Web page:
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5 December 2013 11:26 am ,
Vol. 342 ,
An animal rights group known as the Nonhuman Rights Project filed lawsuits in three New York courts this week in an...
Researchers have been hot on the trail of the elusive Denisovans, a type of ancient human known only by their DNA and...
Thousands of scientists in the Russian Academy of Sciences (RAS) are about to lose their jobs as a result of the...
Dyslexia, a learning disability that hinders reading, hasn't been associated with deficits in vision, hearing, or...
Exotic, elusive, and dangerous, snakes have fascinated humankind for millennia. They can be hard to find, yet their...
Researchers have sequenced and analyzed the first two snake genomes, which represent two evolutionary extremes. The...
Snake venoms are remarkably complex mixtures that can stun or kill prey within minutes. But more and more researchers...
At age 30, Dutch biologist Freek Vonk has built up a respectable career as a snake scientist. But in his home country,...
- 5 December 2013 11:26 am , Vol. 342 , #6163
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Serpentine Robots Inch Ahead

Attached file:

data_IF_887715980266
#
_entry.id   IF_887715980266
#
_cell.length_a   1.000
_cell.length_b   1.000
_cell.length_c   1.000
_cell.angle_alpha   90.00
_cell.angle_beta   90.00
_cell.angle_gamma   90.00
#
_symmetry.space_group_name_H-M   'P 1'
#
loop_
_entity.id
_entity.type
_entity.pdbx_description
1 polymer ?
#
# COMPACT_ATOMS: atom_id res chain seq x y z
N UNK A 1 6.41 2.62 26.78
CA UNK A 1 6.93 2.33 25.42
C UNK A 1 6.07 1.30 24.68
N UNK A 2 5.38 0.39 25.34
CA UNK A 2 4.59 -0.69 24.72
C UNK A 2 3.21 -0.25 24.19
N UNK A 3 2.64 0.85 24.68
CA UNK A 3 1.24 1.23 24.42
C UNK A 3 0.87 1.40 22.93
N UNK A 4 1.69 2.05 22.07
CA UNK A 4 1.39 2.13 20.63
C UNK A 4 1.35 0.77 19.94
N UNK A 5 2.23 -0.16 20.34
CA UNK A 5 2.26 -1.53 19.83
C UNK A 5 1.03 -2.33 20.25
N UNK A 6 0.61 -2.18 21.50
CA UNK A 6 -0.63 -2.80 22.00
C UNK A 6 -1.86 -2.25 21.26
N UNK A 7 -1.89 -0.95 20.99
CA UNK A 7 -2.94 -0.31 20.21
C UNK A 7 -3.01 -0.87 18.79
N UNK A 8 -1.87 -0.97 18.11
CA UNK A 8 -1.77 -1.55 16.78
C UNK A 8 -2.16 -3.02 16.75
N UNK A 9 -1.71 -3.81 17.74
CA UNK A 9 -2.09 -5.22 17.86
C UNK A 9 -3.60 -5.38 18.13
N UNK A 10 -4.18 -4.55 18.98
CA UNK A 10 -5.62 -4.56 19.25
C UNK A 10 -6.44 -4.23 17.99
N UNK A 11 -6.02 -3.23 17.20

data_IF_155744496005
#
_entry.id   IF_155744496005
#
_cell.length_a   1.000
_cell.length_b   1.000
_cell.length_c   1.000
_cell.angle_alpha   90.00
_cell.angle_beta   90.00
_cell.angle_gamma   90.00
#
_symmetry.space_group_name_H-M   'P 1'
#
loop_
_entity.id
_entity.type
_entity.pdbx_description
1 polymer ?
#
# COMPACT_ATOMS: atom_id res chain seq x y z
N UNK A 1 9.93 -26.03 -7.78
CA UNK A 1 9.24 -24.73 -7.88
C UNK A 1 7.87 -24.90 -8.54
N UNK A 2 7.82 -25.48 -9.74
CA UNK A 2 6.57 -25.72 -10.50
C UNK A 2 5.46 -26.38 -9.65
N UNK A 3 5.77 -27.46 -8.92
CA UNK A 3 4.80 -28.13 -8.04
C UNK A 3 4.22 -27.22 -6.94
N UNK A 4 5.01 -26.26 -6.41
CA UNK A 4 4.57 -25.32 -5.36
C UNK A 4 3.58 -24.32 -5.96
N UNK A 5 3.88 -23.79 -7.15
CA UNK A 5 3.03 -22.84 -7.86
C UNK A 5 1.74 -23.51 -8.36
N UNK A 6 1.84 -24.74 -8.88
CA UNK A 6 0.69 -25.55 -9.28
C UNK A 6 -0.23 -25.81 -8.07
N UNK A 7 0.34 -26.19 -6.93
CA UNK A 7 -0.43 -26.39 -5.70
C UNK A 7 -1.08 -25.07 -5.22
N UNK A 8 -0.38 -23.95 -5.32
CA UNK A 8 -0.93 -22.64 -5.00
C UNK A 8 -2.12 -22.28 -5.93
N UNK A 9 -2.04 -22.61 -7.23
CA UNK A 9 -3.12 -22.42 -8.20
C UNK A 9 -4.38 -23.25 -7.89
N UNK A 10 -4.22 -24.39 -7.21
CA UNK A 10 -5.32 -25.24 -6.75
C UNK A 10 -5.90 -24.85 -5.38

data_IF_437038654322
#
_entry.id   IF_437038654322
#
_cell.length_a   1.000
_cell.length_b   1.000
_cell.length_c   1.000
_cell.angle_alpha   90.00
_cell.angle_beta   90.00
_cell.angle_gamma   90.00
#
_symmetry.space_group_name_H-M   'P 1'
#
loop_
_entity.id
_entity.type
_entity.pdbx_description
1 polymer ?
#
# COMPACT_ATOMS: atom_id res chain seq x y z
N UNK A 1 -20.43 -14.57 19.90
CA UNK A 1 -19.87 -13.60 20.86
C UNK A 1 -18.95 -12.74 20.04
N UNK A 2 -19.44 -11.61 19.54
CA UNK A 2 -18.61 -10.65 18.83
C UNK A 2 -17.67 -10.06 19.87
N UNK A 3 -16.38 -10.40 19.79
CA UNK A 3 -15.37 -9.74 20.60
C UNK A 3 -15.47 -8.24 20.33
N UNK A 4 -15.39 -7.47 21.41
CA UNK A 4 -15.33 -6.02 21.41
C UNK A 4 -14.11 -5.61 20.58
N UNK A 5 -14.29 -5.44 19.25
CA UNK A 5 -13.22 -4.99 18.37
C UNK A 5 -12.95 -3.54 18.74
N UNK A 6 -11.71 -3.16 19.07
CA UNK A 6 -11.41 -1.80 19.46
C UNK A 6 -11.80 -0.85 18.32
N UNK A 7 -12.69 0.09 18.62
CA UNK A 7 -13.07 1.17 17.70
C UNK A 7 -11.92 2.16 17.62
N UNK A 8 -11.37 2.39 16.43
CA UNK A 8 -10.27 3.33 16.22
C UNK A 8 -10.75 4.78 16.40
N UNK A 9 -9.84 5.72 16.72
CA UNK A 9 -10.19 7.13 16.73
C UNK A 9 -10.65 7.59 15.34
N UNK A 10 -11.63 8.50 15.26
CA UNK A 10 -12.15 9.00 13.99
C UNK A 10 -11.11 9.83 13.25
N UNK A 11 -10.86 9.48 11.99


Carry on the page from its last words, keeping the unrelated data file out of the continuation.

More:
25 March 2005 (All day)
Snakelike robots could one day be slithering around waste disposal sites to check for leaking drums, or inching through building wreckage with a camera and microphone to probe for survivors.
The prototype pictured, dubbed OmniTread, was built over the past few years by roboticist Johann Borenstein of the University of Michigan, Ann Arbor, and his colleagues. The 1.2-meter-long machine crawls with treads that cover 80% of its surface and flexes powerfully, thanks to four pneumatic joints. In the March issue of Industrial Robot, the team describes the results of tests on various terrains. OmniTread can pass through or around obstructions that most other robots cannot, says Borenstein.
OmniTread "climbs stairs pretty well; it crosses gaps pretty well," says Wendell Sykes of Context Systems in Carlisle, Massachusetts, who consults on robotics for government agencies. Borenstein is "probably about a year ahead of everyone else."
The Michigan researchers are now working on a smaller-diameter version of OmniTread that will hold enough batteries and compressed gas to operate untethered for up to an hour.